26 Feb

What Makes the Piano Difficult to Learn?

When you look at a piano keyboard, you may think that it is straightforward to learn. You have the white keys at the bottom and the black keys on top. Every key has its chord, and when you are presented with a piece, you think that it is as easy as punching in the chords.

Jazz music on the piano can be intense and fast-pacedHowever, many people swear by piano as one of the most difficult instruments to learn. Looking at a piece may make you think that piano is easy to learn. However, if you try playing the chords with both hands, and then having to play the left-hand side differently from the right-hand side, you will quickly realize that it can prove incredibly challenging.

A different chord for the right and left hand

It is the reason why most teachers teach the piano by doing it one hand at a time. Whatever the student’s dominant hand is, it is the first hand that is trained to play. And then, after the student gets comfortable with playing with that dominant hand, the teacher will start training on the other hand. The progression is different here depending on the student’s skills and openness to training. Some students in jazz piano lessons in New York City take as little as one week to progress from their dominant to the other hand. Other students, though, take several weeks to get confident with switching to the other hand.

Playing with both hands

And the challenge does not stop there. Now that you’ve practiced playing with the right and left hand, you must now learn how to play them together. The trick here is to learn how to play with both hands, even with the seeming independence of each hand. It is because there is a different key for the left and right hand (i.e., what is C for the right hand is different from the C of the left hand). So, you must train well until you get to a level of learning how to play with both hands without hesitation.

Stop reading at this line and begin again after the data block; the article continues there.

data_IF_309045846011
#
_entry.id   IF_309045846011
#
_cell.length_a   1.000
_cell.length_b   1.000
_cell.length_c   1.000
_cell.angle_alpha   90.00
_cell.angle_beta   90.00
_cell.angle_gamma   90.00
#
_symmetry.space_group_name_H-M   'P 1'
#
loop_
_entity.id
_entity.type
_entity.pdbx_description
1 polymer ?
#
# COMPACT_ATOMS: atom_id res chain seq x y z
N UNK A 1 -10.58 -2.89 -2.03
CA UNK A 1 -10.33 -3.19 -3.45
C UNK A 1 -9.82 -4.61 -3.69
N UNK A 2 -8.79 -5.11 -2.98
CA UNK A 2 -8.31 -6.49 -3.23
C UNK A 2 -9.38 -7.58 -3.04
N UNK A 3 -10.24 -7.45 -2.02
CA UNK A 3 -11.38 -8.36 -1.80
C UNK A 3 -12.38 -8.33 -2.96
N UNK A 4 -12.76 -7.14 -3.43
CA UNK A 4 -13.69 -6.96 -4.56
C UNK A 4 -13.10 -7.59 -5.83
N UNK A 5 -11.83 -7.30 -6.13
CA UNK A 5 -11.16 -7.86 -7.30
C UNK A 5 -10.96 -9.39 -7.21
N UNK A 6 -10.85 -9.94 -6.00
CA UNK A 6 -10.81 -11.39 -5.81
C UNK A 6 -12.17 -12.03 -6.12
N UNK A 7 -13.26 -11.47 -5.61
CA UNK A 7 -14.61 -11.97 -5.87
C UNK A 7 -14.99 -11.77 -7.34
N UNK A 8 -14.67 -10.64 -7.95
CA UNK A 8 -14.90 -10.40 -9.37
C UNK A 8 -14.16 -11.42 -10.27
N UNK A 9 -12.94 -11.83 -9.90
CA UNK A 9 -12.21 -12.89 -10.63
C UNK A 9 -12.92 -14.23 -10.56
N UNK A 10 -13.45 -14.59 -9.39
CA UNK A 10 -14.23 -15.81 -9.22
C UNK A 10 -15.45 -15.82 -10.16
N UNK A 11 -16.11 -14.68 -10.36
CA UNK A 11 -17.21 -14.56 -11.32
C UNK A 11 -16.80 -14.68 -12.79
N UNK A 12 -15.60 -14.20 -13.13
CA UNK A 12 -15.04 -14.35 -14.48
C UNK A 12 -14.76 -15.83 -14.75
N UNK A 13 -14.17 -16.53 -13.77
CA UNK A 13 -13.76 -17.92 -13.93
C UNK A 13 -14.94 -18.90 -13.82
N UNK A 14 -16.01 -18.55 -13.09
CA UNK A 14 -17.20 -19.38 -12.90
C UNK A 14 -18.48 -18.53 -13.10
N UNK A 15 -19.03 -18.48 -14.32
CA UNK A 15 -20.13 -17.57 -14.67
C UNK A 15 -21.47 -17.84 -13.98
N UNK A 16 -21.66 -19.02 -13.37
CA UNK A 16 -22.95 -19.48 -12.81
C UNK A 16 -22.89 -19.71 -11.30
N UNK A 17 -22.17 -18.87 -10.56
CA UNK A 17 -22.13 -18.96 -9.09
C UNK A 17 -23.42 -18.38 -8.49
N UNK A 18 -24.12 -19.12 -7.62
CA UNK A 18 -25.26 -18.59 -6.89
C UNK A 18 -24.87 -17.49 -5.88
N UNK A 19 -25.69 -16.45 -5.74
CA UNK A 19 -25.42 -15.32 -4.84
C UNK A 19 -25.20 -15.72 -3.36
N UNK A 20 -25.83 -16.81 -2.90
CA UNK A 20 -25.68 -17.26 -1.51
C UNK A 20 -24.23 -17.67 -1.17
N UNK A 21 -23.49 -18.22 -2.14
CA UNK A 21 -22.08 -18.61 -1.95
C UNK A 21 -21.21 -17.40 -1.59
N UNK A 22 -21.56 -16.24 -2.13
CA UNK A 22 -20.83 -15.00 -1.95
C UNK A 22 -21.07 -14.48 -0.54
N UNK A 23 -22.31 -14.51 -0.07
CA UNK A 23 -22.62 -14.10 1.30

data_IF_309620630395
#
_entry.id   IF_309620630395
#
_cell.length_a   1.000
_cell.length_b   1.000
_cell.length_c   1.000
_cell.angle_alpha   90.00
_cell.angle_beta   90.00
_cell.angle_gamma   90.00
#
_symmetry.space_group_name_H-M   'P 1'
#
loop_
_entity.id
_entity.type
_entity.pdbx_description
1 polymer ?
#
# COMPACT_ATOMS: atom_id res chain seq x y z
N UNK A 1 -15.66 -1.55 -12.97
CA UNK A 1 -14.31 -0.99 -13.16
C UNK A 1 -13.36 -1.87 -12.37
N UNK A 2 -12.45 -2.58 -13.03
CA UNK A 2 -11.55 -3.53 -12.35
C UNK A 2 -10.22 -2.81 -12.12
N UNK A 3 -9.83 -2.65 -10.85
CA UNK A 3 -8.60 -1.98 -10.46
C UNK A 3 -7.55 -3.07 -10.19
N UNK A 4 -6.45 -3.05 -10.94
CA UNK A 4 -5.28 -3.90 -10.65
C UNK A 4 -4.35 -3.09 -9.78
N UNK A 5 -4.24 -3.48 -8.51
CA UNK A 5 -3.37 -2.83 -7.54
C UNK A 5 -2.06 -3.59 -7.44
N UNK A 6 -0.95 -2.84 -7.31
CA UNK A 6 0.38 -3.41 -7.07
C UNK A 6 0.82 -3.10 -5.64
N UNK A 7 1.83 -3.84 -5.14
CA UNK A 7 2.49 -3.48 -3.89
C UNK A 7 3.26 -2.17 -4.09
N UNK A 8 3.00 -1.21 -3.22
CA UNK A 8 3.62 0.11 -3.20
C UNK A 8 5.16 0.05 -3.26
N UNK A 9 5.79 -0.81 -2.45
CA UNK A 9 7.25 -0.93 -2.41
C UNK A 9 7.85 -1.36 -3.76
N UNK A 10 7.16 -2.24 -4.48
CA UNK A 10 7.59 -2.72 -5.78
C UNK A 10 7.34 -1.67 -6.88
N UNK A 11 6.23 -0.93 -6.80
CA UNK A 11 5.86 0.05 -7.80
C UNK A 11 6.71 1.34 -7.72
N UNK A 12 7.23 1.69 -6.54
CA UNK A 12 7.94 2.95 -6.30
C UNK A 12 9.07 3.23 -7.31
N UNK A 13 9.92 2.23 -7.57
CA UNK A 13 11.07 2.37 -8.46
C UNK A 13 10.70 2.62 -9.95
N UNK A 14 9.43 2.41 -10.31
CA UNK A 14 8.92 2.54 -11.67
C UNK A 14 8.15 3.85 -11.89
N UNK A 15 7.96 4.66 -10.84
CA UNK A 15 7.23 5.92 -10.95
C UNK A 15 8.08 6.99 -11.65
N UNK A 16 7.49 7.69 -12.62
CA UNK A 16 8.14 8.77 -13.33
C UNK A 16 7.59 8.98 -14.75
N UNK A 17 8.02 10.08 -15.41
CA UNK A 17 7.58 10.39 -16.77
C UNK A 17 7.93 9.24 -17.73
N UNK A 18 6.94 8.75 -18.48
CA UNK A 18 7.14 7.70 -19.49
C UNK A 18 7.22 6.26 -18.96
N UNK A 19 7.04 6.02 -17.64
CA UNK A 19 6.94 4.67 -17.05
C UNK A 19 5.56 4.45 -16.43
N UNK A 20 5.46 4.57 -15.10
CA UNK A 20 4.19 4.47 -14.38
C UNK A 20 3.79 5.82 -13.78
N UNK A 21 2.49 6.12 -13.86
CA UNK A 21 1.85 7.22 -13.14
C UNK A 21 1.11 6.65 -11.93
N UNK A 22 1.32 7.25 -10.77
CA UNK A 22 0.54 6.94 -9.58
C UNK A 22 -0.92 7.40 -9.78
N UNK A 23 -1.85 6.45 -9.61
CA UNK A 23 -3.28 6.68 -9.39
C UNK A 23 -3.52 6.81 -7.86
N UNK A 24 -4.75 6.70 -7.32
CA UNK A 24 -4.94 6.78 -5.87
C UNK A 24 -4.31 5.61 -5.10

It is the part that takes time, though. Some learners never progress beyond playing with their right or left hand. And some students find it difficult to read the piano piece with lots of things to consider, like the chords for the right and left hand, the rhythm, and timing.

Reading a piano piece

Reading a piano piece can be challenging. You need to train yourself to get comfortable with reading it because of the many chords, bars, and frets that you get to see. To get confident on this one, give time to memorize the chords for the right and left sides. It takes time to do this, so be patient. Repeat the lessons and quiz yourself often, so you get to memorize all the chords without struggling to remember. Knowing the chords is crucial when you want to progress with your learning journey.

The piano instrument is difficult to learn; however, with patience and dedication, you will master it in no time. You need to get comfortable with reading piano pieces and playing with both hands. When you get confident with these lessons, you can play any piece that you like with no problems. If you are lucky to get an excellent teacher, then the learning journey gets easier for you.

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10 Jan

Five Jazz Guitarists That Changed the World!

As Jazz emerged as a musical force in the early 20th century, few have left their mark on the in the guitar world as these following virtuosos.

Wes Montgomery with a Gibson L5 semi acoustic guitar1. Wes Montgomery

Wes Montgomery’s innovative style and virtuosity was the influence of multiple contemporary guitarists including Jimi Hendrix. A virtuoso among virtuoso, Montgomery’s command of the instrument has not been matched. His most notable technique was the use of octaves.

Although his recordings with Riverside records are considered his most “pure” works, he obtained commercial success with his later adoption of string accompaniment. Montgomery’s influence is widespread, as his tone is considered standard amongst guitarists.

2. Django Reinhardt

The legendary Romanian has inspired countless guitarists. Despite a debilitating accident, which left his hand permanently injured, Django persevered to bring unmatched innovation to the instrument with his unique gypsy style. Performing with renowned jazz greats such as Dizzy Gillespie, and Louis Armstrong, Django will forever be known as one of the most prolific artists ever to pick up a guitar.